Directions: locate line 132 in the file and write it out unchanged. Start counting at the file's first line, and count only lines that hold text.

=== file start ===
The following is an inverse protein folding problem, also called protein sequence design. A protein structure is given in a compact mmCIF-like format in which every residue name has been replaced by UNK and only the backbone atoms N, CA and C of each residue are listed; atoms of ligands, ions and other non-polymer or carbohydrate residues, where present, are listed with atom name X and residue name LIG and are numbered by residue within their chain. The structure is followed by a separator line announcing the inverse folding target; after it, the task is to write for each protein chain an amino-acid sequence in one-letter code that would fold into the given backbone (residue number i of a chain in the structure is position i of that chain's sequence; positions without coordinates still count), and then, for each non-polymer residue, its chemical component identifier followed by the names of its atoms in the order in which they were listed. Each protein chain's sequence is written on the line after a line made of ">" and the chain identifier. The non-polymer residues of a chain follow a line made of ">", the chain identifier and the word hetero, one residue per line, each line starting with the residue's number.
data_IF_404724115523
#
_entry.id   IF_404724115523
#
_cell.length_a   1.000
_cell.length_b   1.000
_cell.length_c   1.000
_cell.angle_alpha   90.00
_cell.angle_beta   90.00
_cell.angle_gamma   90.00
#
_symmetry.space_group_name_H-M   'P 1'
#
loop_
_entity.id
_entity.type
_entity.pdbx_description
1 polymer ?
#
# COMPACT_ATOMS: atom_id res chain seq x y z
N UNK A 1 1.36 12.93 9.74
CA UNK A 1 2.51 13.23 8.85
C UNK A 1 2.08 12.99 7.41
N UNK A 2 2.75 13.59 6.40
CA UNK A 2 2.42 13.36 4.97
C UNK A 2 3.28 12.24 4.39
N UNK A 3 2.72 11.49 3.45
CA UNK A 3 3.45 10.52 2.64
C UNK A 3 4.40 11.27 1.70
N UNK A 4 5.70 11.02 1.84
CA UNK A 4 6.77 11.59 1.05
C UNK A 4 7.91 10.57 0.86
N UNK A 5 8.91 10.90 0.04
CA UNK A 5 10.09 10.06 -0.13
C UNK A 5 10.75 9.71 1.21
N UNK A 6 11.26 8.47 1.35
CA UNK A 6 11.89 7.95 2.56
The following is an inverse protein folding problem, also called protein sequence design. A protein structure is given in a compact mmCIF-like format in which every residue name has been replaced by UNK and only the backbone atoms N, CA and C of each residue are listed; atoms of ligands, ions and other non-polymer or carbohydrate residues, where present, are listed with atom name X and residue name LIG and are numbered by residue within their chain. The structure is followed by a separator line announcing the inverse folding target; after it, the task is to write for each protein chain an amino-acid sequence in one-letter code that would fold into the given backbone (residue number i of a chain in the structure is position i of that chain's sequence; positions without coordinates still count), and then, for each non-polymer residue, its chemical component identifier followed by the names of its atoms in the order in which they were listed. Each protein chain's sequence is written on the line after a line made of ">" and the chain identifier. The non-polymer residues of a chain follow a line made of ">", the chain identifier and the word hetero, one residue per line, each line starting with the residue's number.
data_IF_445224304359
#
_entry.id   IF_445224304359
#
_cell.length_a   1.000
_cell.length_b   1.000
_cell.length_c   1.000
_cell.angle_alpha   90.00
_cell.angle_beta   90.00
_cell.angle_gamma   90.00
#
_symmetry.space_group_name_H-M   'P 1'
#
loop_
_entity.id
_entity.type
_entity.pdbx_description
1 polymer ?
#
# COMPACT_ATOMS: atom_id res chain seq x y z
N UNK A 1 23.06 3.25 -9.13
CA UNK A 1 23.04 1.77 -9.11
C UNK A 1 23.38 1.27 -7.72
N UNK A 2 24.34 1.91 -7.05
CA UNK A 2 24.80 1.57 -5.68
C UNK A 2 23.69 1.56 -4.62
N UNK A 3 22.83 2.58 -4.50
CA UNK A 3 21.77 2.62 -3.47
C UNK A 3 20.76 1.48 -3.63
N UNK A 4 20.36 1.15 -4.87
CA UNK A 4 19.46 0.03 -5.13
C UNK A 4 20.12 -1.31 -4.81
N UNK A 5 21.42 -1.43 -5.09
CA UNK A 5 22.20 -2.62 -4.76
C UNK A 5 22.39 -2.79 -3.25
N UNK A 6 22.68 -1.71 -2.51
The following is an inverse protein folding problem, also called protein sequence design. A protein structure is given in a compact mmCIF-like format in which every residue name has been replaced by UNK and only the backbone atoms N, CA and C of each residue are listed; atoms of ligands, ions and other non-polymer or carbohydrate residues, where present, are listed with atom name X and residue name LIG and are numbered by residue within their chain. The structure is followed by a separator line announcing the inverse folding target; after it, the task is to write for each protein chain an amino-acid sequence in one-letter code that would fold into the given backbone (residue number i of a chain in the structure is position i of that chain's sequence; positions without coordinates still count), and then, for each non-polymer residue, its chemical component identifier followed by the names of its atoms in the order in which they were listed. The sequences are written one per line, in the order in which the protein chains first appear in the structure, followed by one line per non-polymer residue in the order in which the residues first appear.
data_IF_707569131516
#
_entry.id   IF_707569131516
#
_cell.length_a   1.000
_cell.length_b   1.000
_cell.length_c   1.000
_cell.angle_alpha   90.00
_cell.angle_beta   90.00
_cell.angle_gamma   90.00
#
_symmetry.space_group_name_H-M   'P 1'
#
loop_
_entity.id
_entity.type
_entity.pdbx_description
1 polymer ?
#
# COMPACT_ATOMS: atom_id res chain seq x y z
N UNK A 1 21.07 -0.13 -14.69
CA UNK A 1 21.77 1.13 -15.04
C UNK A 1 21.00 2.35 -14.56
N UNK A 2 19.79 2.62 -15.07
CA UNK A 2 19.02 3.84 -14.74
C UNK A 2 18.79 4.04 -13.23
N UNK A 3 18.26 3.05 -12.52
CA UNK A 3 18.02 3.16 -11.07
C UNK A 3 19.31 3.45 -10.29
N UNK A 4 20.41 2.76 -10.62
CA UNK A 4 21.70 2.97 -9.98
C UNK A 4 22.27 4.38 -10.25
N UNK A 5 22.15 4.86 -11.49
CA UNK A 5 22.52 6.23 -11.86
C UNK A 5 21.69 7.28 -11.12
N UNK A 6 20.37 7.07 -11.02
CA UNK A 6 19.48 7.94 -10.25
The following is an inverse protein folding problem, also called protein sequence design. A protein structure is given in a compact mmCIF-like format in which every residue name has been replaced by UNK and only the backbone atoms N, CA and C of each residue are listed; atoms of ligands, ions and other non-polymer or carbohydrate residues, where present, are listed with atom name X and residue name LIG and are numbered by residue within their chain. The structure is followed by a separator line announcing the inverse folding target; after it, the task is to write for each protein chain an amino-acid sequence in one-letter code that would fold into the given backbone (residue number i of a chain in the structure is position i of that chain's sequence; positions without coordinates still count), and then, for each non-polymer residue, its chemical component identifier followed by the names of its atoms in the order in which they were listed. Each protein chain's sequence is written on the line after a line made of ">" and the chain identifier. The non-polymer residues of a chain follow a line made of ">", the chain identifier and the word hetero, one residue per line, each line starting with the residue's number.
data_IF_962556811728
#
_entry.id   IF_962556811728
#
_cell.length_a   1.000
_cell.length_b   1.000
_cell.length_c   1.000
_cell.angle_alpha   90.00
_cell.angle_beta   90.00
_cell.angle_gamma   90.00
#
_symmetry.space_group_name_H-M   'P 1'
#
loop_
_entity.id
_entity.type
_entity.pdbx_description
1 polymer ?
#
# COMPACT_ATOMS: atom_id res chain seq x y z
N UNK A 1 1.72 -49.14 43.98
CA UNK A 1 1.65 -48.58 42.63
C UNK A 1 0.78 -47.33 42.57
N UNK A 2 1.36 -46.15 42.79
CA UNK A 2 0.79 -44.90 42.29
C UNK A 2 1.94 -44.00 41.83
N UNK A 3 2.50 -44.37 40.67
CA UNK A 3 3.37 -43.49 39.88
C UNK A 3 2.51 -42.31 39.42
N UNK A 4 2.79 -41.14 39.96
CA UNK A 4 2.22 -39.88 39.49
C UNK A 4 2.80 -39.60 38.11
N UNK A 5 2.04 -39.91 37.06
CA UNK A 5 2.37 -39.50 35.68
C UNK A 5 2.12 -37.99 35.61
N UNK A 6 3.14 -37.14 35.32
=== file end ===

1 polymer ?